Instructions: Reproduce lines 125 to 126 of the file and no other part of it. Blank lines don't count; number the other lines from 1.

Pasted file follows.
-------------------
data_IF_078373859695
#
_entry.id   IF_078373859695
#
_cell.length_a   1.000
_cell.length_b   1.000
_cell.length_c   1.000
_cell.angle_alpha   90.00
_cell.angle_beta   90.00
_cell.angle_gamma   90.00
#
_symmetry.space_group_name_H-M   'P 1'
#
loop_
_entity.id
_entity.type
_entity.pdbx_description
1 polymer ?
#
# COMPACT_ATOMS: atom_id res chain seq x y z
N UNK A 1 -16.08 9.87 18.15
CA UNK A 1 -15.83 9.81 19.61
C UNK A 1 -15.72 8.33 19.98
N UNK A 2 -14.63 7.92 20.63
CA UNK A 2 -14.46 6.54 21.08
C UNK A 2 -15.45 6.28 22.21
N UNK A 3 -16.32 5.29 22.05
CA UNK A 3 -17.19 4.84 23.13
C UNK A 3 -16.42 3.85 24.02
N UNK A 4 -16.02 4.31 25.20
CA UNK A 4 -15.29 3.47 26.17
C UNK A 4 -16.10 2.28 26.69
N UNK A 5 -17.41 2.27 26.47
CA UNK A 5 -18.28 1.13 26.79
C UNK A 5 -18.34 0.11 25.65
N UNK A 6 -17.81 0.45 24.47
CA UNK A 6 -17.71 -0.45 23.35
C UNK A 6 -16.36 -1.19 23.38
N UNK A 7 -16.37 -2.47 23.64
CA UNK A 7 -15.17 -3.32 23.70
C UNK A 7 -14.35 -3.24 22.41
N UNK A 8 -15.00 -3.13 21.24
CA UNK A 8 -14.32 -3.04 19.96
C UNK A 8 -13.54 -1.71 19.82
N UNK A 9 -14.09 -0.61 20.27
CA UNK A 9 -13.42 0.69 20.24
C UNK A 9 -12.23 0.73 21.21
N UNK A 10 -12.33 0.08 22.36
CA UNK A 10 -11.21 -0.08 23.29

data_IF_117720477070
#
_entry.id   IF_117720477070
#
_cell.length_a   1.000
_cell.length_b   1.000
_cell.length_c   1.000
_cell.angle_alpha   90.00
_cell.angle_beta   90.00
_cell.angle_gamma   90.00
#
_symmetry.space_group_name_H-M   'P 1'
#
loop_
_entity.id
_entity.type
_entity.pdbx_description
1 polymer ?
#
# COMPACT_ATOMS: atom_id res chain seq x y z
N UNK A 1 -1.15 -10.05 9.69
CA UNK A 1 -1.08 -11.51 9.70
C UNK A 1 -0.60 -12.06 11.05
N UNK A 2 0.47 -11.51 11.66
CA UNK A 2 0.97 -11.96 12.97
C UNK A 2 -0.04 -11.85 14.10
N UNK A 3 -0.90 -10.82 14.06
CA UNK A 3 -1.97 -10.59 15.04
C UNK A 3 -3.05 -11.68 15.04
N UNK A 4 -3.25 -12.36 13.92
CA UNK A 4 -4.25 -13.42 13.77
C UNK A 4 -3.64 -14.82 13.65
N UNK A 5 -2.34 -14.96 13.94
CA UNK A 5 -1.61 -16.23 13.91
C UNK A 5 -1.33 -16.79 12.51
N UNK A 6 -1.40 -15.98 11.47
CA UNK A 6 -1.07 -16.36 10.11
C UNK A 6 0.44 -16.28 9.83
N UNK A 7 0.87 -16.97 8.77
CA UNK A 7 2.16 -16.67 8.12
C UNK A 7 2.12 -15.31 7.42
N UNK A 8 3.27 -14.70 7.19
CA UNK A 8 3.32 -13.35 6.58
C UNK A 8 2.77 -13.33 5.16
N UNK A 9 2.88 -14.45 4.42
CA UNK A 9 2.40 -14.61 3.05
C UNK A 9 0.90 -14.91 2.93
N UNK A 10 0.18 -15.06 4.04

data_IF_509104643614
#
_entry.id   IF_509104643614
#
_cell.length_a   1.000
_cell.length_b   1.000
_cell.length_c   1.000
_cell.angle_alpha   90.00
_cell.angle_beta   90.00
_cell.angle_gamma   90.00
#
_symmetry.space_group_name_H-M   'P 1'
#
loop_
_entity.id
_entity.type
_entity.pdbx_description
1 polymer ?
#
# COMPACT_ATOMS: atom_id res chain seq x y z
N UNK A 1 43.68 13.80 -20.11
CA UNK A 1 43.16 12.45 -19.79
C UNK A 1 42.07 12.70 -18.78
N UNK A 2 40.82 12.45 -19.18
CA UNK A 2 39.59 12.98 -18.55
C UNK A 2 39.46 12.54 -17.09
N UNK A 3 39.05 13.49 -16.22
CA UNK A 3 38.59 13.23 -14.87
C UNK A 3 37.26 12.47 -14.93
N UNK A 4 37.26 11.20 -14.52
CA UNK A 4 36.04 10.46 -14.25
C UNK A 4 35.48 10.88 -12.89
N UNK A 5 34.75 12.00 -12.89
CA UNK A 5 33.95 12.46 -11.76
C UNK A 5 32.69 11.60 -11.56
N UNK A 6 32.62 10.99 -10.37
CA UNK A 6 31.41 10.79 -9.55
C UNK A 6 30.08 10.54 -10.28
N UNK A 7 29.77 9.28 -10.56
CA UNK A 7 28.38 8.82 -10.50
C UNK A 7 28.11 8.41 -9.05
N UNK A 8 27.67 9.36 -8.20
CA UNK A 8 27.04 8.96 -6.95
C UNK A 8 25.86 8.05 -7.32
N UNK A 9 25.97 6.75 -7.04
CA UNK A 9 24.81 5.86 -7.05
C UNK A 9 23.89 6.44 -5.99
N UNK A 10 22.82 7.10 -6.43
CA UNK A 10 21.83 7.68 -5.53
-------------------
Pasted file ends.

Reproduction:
CA UNK A 3 38.59 13.23 -14.87
C UNK A 3 37.26 12.47 -14.93